wesolych swiat
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It is assumed that Bielawa name derives from the Slavic name of the stream (biela, bila – biała). First documented mention of Bielawa is from the year 1288 then a long-lasting dispute between the bishop of Wrocław Thomas II Zaremba, and the Duke of Wroclaw and Krakow Henry IV Right to clarify the relations between church and state finally ended. Giving way in the dispute, the prince drew up an act setting up a foundation at St. Cross Curch in Wroclaw, who also has given it, among others, 48 large feuds in the village Biela.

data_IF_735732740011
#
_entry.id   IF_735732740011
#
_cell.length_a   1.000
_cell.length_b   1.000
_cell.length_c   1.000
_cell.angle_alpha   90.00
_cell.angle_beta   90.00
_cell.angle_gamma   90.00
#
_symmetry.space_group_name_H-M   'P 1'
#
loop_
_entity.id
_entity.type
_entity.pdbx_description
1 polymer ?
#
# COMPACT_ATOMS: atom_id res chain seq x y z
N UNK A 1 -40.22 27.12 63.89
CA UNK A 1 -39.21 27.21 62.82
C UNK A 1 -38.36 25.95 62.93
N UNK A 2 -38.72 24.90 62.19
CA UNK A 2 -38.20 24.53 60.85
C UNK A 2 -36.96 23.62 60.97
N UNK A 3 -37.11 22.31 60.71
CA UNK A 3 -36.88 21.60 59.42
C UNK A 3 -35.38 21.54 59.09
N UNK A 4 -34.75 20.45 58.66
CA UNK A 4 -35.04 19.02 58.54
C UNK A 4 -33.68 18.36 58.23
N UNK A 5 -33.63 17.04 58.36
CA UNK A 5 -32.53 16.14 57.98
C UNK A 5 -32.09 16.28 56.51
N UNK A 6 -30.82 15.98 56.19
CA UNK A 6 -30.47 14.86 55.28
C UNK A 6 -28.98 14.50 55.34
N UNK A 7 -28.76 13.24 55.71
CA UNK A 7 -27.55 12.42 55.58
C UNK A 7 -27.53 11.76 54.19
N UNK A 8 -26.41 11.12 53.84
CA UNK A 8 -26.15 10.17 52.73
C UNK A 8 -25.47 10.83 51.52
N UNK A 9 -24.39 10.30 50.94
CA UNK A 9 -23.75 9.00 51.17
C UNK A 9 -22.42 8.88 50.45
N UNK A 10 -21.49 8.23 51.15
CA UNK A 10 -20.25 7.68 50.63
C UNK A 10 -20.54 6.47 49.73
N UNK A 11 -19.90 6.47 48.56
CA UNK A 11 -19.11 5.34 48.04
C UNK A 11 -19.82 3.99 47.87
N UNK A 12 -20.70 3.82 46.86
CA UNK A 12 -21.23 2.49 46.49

The event which inscribed Bielawa in the history books was brutally suppressed weavers rebellion in 1844, described by Nobel Prize winner Gerhart Hauptman. Bielawa development was closely linked to weaving. The origins of this industry in Bielawa date back to the eighteenth century, when the first manufactory was established.

The expansion of factories and accompanying construction industry in the nineteenth century resulted in a significant increase in the number of industrial population. As a result, in 1924 Bielawa was granted town rights.

After World War II Bielawa as well as the Lower Silesia was incorporated into Polish territory. On 23.06.1945 the first Polish mayor was appointed. Currently Bielawa is an independent municipality forming part of the county of Dzierżoniów.